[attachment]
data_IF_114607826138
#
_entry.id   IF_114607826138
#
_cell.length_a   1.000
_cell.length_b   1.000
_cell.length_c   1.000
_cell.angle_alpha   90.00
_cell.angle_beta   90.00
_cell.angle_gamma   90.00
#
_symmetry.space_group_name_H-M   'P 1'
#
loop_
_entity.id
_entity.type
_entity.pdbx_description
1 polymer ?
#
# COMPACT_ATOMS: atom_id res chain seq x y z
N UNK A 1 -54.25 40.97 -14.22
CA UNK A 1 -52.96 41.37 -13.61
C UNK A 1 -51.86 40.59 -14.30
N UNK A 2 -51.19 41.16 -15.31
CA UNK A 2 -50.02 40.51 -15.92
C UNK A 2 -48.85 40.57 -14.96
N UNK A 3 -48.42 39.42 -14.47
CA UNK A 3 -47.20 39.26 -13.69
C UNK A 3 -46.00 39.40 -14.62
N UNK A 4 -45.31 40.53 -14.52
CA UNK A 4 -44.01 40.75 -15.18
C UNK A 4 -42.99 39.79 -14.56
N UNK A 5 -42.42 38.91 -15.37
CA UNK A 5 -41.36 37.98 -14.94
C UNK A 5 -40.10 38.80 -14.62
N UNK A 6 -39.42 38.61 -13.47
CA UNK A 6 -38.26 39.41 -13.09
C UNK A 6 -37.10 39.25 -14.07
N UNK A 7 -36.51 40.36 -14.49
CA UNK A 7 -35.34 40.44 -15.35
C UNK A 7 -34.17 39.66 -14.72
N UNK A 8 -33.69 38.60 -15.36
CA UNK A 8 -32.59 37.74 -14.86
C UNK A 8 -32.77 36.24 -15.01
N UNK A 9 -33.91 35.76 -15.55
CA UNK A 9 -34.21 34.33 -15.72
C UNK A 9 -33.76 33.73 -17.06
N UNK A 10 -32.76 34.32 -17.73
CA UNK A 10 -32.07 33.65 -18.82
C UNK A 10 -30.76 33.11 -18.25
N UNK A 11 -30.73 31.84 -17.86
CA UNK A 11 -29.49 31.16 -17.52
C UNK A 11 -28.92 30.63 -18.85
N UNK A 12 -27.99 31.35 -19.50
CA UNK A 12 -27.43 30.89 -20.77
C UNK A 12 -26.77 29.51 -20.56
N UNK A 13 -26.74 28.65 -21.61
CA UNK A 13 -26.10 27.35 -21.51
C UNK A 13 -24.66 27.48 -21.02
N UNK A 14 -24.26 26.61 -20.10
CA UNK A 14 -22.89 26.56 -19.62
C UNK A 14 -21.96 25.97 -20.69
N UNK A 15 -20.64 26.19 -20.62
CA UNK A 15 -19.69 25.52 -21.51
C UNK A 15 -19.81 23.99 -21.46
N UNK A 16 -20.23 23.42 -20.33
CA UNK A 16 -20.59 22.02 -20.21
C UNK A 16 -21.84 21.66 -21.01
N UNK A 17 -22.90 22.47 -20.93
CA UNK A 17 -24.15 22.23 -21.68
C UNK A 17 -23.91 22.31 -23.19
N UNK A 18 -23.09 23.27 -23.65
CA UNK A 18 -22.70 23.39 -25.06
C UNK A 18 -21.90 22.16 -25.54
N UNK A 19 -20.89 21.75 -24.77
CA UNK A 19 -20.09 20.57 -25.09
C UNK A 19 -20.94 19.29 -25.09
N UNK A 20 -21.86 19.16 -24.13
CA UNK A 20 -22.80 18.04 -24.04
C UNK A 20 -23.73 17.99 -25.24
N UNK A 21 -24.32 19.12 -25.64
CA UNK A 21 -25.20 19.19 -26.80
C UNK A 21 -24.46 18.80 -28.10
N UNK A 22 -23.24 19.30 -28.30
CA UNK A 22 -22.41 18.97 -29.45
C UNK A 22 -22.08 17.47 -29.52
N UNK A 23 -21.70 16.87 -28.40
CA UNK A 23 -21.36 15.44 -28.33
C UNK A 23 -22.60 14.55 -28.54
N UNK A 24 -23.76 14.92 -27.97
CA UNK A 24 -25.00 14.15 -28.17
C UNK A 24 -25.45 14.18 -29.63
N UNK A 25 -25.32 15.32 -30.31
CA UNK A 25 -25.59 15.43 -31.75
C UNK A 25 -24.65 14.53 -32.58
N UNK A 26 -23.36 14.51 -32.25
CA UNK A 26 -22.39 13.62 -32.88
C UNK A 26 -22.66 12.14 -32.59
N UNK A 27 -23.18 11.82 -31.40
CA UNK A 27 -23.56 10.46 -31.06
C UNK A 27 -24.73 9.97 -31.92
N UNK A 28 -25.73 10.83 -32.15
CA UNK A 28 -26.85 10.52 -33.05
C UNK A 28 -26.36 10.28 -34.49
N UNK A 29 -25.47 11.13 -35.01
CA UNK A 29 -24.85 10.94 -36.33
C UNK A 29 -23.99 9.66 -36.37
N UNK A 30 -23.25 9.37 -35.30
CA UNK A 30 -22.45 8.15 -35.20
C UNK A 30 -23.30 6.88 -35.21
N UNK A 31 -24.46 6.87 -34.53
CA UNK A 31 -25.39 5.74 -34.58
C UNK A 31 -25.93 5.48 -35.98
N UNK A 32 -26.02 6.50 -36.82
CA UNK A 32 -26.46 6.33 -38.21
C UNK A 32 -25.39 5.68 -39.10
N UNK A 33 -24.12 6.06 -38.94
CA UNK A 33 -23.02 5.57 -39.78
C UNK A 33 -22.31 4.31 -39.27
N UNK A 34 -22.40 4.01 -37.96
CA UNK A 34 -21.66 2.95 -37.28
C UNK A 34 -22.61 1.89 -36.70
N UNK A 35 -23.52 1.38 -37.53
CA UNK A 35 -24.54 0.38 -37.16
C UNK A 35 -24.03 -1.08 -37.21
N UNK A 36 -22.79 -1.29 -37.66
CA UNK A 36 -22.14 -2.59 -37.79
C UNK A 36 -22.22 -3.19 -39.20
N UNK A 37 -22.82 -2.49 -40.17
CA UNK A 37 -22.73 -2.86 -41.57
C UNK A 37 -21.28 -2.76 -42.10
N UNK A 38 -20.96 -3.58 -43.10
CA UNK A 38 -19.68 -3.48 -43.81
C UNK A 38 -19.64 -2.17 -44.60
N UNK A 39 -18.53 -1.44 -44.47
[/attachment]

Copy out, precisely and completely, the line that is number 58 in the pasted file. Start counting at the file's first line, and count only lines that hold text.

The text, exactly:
CA UNK A 13 -26.10 27.35 -21.51